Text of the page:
Starting a conversation at a cocktail party, or with any relative stranger for that matter, you will notice that the first thing that gets exchanged is your name and job title. It’s like “Hi, I’m Bob and I’m a lawyer” is a common line when describing oneself.
And for the person you are having the conversation with, this should somehow explain a lot about you, define you in a way. At least that’s what we are used to believe.
But there is more to Bob than his law degree and practice just as there is more to you than your education and what you do for a living.
Your title speaks for only one chapter of the story
And a tiny one for that matter too. Granted, if we scrutinize down to detail, it turns out that some aspects of your personality, character, ability are somewhat comprised in your title. It might speak of your dedication, responsibility, diligence, ability to perform, lead, inspire; but truth being told, it misleads into creating a picture that is stereotypical at best.
Our lives are the grand total of many stories, many experiences, many aspirations, many beliefs, many ideas… And these are the chapters that need to be explored if we want to find out more about each other.
We are under the false impression that saying what we do for a living or where we went to school is somehow going to comprise everything there is about us. I mean, after all, that’s the way we introduce ourselves to others, and that has to count for something.
It’s how we perceive others, and it’s how we want others to perceive us. This is probably one piece of the puzzle on why our careers are becoming increasingly important.
But it doesn’t have to be like that.
“We all have a story that goes far beyond where we went to school and what we do for a living. The stories of our travels, hobbies, personality quirks and times we fell in love make us who we are. That’s the good stuff. To define our impressions of people based on what they do for a living is like viewing the world from the window of a corner office or through postcards from your friends.” ~ Srinivas Rao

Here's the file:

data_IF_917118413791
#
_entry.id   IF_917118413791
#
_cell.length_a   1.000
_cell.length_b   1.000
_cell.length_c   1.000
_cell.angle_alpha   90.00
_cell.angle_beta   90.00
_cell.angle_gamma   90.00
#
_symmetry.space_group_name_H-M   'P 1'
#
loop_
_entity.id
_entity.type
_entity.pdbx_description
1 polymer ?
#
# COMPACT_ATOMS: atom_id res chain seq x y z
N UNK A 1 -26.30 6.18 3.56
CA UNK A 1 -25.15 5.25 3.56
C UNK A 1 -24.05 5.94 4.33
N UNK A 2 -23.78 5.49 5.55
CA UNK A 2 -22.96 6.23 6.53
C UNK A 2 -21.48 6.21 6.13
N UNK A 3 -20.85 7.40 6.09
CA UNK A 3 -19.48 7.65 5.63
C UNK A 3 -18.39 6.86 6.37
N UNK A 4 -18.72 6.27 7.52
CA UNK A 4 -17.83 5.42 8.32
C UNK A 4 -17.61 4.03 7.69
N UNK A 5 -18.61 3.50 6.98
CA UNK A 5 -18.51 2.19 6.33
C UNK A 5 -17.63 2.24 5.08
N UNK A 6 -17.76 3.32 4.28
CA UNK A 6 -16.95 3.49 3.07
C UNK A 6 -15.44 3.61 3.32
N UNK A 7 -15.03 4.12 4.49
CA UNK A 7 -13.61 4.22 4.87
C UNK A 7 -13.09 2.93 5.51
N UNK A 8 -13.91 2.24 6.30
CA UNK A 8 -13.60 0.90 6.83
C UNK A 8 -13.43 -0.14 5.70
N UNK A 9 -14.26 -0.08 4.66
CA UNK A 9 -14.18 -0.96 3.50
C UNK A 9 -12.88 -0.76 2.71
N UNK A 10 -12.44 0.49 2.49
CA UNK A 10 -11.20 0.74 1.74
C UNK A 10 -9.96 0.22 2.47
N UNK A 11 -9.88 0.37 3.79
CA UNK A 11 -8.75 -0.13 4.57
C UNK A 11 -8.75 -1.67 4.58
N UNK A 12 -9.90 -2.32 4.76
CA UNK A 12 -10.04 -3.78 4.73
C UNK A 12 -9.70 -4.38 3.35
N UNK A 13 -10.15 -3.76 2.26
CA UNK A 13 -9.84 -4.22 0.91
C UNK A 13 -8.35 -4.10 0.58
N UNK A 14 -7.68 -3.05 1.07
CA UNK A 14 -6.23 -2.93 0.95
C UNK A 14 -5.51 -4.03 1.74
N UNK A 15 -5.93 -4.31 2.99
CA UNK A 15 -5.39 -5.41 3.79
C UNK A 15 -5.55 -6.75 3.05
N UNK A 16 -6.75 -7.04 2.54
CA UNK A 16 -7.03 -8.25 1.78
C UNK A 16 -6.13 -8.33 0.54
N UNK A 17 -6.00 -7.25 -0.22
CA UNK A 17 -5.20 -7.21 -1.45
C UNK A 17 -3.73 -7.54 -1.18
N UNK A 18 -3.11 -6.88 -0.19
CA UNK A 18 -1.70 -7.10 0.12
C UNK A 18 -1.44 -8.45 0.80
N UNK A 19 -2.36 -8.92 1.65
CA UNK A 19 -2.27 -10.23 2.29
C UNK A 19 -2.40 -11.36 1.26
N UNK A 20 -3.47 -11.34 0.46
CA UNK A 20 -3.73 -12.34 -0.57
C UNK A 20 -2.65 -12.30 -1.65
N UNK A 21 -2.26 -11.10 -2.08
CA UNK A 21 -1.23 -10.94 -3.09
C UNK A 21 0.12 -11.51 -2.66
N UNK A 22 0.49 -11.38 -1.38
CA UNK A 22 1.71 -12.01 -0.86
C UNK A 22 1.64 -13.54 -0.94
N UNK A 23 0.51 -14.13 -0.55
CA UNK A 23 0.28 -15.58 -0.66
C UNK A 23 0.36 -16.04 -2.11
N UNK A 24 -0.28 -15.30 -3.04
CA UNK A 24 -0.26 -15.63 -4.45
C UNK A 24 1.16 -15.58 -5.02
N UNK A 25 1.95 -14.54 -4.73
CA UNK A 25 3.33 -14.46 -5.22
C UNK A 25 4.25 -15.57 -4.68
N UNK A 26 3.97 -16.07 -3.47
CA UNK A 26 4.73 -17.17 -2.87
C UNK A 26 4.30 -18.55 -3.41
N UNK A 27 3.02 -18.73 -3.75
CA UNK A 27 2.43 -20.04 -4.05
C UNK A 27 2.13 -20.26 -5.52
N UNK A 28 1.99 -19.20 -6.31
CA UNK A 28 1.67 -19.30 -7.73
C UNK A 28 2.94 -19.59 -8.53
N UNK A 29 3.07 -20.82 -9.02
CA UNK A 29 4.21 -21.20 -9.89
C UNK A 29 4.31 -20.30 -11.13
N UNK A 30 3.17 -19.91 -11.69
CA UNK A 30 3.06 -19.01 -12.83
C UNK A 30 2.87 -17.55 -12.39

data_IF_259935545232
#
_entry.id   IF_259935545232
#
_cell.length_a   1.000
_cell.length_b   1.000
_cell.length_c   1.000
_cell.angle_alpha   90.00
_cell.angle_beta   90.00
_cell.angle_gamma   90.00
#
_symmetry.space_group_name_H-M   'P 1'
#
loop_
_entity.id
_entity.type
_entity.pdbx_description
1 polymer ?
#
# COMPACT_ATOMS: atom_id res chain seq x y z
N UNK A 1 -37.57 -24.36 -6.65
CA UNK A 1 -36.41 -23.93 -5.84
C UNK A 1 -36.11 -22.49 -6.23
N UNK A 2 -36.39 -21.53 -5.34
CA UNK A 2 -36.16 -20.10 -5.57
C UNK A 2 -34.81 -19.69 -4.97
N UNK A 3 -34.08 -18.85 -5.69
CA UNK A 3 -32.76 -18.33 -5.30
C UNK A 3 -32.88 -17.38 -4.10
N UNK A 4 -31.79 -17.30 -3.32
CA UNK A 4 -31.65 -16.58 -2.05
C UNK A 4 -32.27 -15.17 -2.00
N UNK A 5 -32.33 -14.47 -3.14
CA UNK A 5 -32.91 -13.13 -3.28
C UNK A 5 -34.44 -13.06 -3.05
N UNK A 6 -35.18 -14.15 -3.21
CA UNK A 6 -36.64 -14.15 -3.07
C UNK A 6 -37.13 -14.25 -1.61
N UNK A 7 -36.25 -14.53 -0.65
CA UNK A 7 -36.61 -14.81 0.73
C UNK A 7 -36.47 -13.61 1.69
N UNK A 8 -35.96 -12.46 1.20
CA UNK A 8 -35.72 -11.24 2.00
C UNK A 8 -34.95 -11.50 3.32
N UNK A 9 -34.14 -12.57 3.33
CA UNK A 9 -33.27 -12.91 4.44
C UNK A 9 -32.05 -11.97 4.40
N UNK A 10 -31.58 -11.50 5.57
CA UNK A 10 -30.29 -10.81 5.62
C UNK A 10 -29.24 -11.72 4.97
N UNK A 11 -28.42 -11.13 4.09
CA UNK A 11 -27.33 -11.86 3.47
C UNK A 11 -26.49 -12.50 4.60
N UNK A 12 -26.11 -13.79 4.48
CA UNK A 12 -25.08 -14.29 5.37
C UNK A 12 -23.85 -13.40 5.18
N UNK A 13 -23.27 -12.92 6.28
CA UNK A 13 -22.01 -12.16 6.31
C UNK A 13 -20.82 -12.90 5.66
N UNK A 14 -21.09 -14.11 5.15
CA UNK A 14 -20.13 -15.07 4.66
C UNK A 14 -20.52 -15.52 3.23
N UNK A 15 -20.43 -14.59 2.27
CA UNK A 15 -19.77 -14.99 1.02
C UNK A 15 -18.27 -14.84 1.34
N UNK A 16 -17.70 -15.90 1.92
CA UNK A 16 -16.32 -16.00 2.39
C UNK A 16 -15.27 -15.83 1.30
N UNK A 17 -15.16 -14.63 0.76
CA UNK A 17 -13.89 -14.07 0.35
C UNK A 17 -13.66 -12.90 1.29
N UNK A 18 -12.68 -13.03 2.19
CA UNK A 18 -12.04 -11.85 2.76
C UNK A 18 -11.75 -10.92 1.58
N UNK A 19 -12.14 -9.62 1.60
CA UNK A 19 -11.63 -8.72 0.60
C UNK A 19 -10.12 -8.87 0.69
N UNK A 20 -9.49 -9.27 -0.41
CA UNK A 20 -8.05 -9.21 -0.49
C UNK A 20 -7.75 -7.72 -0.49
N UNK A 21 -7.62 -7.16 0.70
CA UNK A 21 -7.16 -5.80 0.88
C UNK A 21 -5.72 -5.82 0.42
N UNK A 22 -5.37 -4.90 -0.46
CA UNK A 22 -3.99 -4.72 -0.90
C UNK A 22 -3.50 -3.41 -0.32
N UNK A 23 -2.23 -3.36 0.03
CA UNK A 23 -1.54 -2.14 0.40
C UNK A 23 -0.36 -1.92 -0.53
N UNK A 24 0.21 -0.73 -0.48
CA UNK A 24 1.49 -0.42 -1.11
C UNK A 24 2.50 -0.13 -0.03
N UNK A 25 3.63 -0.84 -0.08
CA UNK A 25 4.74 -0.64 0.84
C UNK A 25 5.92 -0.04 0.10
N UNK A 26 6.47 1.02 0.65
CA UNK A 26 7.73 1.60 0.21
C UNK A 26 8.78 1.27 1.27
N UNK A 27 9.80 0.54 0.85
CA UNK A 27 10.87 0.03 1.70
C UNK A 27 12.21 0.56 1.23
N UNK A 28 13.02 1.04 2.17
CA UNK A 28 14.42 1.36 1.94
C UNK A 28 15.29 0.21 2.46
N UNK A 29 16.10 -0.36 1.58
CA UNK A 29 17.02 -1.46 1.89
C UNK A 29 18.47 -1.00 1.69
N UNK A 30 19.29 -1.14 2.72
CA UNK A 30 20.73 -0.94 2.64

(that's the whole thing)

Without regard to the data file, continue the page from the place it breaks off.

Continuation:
What you do for a living does not encapsulate you. You are more than that.
Why are we, for example, surprised when some stock brokers are volunteering in their spare time? Or when some of the cryptocurrency enthusiasts are reevaluating the norms on nutrition, thus becoming the chief promoters of the zero carbs carnivore diet? Just as we like a single stereotype for stockbrokers, we like our nutrition advise to come from a nutritionist, and our tech advise to come from people dwelling in Silicon Valley. There is something weird going on when people who are interested in decentralized money are also interested in eliminating plants from our diet.
But is there really? Or is it perhaps our need to put people into boxes so we can have an easier time simplifying the world?
Breaking down society dogmas
If someone says he is an artist, we all inherently assume abundance of creativity. Same goes if someone introduces himself as an accountant, or a mail man… then we assume lack of it. Now I’m taking this into caricatures, but on the surface I guess that you get the picture.
We can all possess a degree of dedication to a certain task just as an athlete can, however without the need to do that for a living. We can all have the ability to express ourselves in an aesthetically refined manner, even without the degree in languages… We are way more than our degree or what we do for a living.
I was two years shy of having a degree from the academy of music while playing classical violin. Now, if my job title was a professional violin player, people would have associated me with creativeness, refined sense of aesthetics, assuming also a great deal of diligence, persistence, dedication…
Now however, I don’t do that for a living, but nonetheless my creativity, sense of aesthetics, my traits such as diligence, dedication and persistence for a certain task are just the same. I’m the co-founder of a fitness startup, and regularly write about personal development and health related topics. I teach people how to lose weight, how to schedule their cheat meals, and how to make constant progress. But if I tell everybody that I’m a fitness coach, there’d be plenty of things missing from the picture.
An obstacle for personal development
Perceiving ourselves in a certain, limited to an extent way, or prescribing ourselves assumed qualities or expectations due to what we do for a living, is an antithesis of personal development.
I’m not saying that the next time we are in a room full of people we should start introducing ourselves by listing all of our hobbies, experiences, travel stories, ambitions, ideas or whatnot; but let’s try not to put that much weight on job titles alone, or let’s not at least assume values or character traits on the basis of where someone earned his degree from, or never did thereof, and what that person does for a living.
If we do that, then we are programming ourselves to look through the exact same lenses when it comes to perceiving ourselves, and on the long run it makes for a limited worldview and a limited space to improve within.
Conditioned to start conversations with, and judge on the basis of what someone does for a living I, probably as much as you, now realize how little do I know about many of the people I encountered and had the chance to talk with.
If we go past this description, hence assumed qualities or expectations, we might just find out how much more there is to every one of us, and how much more can we do or learn in every direction we fix our mind towards.
There is a huge difference between who you are and what you do for a living.